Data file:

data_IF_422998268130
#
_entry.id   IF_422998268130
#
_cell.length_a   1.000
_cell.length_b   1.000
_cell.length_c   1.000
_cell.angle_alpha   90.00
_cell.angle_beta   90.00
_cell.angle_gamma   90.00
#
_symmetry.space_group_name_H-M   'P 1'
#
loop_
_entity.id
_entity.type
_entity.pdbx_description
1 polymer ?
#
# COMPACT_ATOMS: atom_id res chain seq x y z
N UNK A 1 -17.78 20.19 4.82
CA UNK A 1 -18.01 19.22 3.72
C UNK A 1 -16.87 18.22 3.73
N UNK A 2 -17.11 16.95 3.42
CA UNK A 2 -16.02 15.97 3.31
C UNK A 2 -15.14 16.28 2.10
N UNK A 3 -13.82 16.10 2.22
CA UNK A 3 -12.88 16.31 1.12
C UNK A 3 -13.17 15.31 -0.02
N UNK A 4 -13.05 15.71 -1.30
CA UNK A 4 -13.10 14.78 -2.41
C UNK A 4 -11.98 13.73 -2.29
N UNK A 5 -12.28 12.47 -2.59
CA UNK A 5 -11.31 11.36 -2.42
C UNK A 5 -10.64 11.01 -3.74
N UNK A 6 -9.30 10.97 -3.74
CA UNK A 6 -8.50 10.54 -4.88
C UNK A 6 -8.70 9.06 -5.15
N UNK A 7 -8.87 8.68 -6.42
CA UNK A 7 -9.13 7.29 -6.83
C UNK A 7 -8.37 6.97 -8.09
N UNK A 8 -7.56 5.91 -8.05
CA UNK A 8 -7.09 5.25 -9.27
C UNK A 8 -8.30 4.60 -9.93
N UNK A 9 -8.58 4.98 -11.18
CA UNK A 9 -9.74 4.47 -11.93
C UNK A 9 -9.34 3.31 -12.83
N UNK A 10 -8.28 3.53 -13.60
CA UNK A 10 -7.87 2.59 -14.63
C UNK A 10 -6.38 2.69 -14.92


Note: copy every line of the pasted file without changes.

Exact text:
data_IF_422998268130
#
_entry.id   IF_422998268130
#
_cell.length_a   1.000
_cell.length_b   1.000
_cell.length_c   1.000
_cell.angle_alpha   90.00
_cell.angle_beta   90.00
_cell.angle_gamma   90.00
#
_symmetry.space_group_name_H-M   'P 1'
#
loop_
_entity.id
_entity.type
_entity.pdbx_description
1 polymer ?
#
# COMPACT_ATOMS: atom_id res chain seq x y z
N UNK A 1 -17.78 20.19 4.82
CA UNK A 1 -18.01 19.22 3.72
C UNK A 1 -16.87 18.22 3.73
N UNK A 2 -17.11 16.95 3.42
CA UNK A 2 -16.02 15.97 3.31
C UNK A 2 -15.14 16.28 2.10
N UNK A 3 -13.82 16.10 2.22
CA UNK A 3 -12.88 16.31 1.12
C UNK A 3 -13.17 15.31 -0.02
N UNK A 4 -13.05 15.71 -1.30
CA UNK A 4 -13.10 14.78 -2.41
C UNK A 4 -11.98 13.73 -2.29
N UNK A 5 -12.28 12.47 -2.59
CA UNK A 5 -11.31 11.36 -2.42
C UNK A 5 -10.64 11.01 -3.74
N UNK A 6 -9.30 10.97 -3.74
CA UNK A 6 -8.50 10.54 -4.88
C UNK A 6 -8.70 9.06 -5.15
N UNK A 7 -8.87 8.68 -6.42
CA UNK A 7 -9.13 7.29 -6.83
C UNK A 7 -8.37 6.97 -8.09
N UNK A 8 -7.56 5.91 -8.05
CA UNK A 8 -7.09 5.25 -9.27
C UNK A 8 -8.30 4.60 -9.93
N UNK A 9 -8.58 4.98 -11.18
CA UNK A 9 -9.74 4.47 -11.93
C UNK A 9 -9.34 3.31 -12.83
N UNK A 10 -8.28 3.53 -13.60
CA UNK A 10 -7.87 2.59 -14.63
C UNK A 10 -6.38 2.69 -14.92